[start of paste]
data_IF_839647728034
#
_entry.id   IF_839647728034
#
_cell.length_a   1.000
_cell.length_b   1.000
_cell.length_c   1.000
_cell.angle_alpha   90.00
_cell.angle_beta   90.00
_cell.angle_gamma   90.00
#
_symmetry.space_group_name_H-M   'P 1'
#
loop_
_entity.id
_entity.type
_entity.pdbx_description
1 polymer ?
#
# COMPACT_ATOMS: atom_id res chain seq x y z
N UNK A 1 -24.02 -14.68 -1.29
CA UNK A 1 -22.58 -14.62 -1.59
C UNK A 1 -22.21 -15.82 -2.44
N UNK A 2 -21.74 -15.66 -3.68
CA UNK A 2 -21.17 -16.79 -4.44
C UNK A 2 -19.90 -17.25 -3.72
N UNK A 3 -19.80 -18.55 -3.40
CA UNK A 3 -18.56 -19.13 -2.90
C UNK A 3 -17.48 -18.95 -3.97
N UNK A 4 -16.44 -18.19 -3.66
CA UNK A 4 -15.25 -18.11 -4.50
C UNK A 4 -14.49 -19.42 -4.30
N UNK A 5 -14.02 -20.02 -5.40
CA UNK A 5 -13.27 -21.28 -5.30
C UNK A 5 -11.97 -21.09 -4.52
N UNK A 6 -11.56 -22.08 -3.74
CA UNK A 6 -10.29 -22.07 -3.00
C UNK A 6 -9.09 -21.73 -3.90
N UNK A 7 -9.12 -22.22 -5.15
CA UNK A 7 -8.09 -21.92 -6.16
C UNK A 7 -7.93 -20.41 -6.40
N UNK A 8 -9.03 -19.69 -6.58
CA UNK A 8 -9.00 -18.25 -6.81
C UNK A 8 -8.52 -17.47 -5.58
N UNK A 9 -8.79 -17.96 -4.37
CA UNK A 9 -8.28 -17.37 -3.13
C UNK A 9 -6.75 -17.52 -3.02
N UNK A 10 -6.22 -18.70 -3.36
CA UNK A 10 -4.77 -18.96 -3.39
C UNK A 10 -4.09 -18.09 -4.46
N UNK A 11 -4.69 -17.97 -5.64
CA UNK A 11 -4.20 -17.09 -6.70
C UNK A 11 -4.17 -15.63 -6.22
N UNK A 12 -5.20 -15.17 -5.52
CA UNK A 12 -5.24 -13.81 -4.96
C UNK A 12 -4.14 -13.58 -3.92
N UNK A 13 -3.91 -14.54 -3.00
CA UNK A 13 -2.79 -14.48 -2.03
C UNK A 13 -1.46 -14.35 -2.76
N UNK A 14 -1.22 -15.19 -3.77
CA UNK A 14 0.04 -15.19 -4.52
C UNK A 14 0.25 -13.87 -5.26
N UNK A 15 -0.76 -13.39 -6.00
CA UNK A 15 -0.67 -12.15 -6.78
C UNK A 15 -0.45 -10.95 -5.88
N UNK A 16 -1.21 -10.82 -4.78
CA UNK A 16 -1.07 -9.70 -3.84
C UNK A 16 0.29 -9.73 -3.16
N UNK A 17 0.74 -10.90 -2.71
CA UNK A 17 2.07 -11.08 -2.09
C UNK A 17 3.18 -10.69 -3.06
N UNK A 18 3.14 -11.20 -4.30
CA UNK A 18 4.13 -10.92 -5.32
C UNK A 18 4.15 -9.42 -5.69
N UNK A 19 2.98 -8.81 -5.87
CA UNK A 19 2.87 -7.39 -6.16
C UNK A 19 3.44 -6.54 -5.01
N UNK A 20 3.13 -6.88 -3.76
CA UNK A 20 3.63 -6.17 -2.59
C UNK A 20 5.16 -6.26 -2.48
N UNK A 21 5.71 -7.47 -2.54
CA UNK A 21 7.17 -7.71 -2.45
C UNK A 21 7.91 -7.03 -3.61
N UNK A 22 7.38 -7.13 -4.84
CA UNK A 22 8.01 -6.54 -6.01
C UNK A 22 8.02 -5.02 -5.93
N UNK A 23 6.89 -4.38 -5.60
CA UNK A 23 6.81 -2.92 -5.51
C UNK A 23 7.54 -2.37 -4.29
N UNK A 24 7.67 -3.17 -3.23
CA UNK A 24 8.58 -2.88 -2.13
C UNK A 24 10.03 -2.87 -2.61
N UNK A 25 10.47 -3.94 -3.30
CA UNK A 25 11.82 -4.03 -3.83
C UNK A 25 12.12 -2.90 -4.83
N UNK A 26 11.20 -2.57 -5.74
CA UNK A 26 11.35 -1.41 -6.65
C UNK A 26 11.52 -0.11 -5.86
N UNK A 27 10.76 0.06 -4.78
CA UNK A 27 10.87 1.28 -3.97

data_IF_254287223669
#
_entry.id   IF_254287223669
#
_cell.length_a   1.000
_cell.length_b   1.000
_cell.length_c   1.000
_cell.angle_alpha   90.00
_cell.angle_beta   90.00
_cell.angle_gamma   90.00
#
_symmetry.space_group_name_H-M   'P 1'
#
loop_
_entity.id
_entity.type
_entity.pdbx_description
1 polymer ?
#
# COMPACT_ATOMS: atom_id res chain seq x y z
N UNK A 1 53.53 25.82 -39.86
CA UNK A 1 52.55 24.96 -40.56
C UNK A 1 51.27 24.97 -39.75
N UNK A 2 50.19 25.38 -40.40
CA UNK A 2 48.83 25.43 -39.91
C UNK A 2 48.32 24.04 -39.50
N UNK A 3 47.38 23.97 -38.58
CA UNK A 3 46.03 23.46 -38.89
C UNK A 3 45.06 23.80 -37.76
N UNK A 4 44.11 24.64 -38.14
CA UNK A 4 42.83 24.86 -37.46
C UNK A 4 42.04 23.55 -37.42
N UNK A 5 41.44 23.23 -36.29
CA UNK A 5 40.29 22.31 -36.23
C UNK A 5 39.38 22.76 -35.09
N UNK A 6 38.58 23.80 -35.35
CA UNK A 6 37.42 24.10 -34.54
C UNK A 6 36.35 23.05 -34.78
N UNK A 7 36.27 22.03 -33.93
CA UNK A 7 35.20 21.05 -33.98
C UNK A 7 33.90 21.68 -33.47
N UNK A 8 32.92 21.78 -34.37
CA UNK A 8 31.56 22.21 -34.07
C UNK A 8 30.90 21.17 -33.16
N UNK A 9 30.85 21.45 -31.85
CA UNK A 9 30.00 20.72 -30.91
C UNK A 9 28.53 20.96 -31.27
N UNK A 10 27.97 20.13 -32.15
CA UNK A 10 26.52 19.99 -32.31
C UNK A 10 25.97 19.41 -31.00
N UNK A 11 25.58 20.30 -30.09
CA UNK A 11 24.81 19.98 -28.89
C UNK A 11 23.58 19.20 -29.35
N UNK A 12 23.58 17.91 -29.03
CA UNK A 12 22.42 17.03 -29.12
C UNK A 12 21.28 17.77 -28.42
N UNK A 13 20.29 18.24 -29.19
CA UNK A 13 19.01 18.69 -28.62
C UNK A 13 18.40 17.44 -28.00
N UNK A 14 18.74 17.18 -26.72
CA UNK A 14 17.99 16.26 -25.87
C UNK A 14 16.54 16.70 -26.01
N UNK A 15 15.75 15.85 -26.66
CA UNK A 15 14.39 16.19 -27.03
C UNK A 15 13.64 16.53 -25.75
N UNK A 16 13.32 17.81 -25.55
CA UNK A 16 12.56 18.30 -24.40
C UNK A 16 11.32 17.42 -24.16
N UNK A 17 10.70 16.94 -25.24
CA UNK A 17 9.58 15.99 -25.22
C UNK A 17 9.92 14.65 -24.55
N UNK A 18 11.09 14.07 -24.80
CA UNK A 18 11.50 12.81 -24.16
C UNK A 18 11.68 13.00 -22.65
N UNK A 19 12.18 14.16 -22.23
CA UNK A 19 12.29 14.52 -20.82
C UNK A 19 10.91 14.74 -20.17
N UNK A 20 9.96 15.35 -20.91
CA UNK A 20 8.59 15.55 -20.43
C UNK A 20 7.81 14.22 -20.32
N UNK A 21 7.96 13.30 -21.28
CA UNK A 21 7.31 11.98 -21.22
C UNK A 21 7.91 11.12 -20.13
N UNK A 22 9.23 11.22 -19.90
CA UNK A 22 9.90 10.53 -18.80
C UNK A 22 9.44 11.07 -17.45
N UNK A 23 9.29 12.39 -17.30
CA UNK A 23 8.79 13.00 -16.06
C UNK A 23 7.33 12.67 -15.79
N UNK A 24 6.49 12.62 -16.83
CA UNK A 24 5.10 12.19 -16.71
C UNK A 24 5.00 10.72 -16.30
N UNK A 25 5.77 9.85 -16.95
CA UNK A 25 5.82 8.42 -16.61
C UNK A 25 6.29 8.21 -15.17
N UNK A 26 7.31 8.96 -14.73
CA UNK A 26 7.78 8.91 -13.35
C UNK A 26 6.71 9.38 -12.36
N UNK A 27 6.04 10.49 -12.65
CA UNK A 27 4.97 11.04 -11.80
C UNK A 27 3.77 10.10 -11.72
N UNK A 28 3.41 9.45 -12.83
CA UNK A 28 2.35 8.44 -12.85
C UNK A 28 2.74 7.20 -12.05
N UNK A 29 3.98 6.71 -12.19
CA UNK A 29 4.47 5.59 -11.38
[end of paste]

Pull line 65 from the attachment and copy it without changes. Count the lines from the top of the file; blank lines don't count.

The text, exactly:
C UNK A 15 -0.45 -10.95 -5.88